The CDC recently released guidelines for re-opening schools in the fall, and it includes the recommendation that children above the age of 2 should wear masks.
Many adults have a hard time wearing facemasks, so asking kids to wear masks may seem like a daunting task. Below are five tips to help create a face mask (minimal sewing skills needed) for your child that will make mask wearing a more comfortable and appealing experience.
- Get them involved in the process
Does your child love Batman or unicorns? Find five different fabric options—cotton or bamboo fabric are the softest—and let them choose the three they like best. Once the fabric is chosen, use a tape measure to measure from the bridge of the nose to the bottom of the chin, and from ear to ear. If your child doesn’t like the feeling of the elastic behind their ears, consider a tie-on design with fabric loops or a style that goes over the head.
There are easy tutorials on YouTube to walk you through creating a face mask with, or without, a sewing machine. Having a custom-fit mask for your child can help make mask wearing more comfortable.
- Create Multiple Masks
Face masks lend themselves to getting dirty after one or two wears, so creating multiple masks and washing them between wears will help your child avoid an aversion due to the mask becoming smelly or grimy. Plus, having multiple masks gives your child a choice, so they will view the mask as more of an accessory than a burden.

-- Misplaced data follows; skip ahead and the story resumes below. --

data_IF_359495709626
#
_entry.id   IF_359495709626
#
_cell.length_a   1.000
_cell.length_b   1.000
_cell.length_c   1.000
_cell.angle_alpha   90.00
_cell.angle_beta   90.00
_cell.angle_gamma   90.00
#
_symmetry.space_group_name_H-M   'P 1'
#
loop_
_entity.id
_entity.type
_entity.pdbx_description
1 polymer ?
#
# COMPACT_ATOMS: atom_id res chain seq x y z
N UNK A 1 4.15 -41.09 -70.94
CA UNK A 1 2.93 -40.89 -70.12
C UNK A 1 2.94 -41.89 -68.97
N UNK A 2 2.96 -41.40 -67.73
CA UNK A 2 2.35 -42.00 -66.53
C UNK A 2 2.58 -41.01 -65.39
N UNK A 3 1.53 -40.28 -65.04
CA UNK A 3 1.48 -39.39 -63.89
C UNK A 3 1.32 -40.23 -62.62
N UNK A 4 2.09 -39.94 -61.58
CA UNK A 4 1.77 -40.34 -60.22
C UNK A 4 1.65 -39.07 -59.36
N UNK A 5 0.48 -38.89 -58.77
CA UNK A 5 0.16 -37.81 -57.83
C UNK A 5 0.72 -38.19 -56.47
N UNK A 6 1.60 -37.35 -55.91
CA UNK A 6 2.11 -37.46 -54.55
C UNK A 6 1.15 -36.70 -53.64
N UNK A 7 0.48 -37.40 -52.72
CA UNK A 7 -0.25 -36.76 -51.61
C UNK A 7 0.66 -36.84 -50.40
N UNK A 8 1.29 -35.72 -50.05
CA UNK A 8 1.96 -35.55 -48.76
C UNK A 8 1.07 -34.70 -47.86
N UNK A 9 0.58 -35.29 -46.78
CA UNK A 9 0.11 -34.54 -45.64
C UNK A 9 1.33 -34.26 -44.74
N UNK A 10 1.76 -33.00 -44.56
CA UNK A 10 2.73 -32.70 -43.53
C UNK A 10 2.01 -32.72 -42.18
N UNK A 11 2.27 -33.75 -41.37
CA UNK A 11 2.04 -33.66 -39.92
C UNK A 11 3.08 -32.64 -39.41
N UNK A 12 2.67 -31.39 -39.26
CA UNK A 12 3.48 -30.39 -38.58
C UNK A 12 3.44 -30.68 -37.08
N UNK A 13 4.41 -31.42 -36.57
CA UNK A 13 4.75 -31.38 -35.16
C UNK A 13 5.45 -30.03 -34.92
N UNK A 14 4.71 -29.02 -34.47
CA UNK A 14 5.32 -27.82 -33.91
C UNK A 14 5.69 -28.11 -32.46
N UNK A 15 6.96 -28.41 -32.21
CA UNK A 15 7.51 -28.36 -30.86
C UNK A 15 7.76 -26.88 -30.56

- Practice Makes Perfect (At Home)
Remember how awkward you felt wearing your face mask out in public the first time? Your kids are going to feel the same. Many parents have been going out to stores solo—leaving kids at home to avoid exposure—so while we may be comfortable wearing a face mask, at this point the masks may be an entirely new thing to your kids when they go back to school.
Try to get your kids used to wearing one by encouraging them to wear it in small increments at home. Start with as little as 10 seconds, and slowly increase. Make wearing a face mask a positive experience—try playing their favorite song or show while they wear it, or give them their favorite fidget toy—so that they associate a mask with something fun or positive.
It is more important to have short, frequent, positive experiences than it is for them to have negative longer experiences.
- Wide Open Spaces
Once the kids master wearing a mask at home, try a quick walk around the block or going out in your backyard. These new places will have different stimuli than your home—so your child may not want to wear the mask as long—but celebrate any time your child will wear the mask outside the home.
Increase the time as your child becomes more comfortable wearing the mask.
- Celebrate Good Times
Any time that your child wears a mask is reason for celebration. Have a consistent reward system in place every time your child wears it. A specific activity or toy that the child is rewarded with each successful time is the perfect way to build motivation.
Image courtesy of iStock.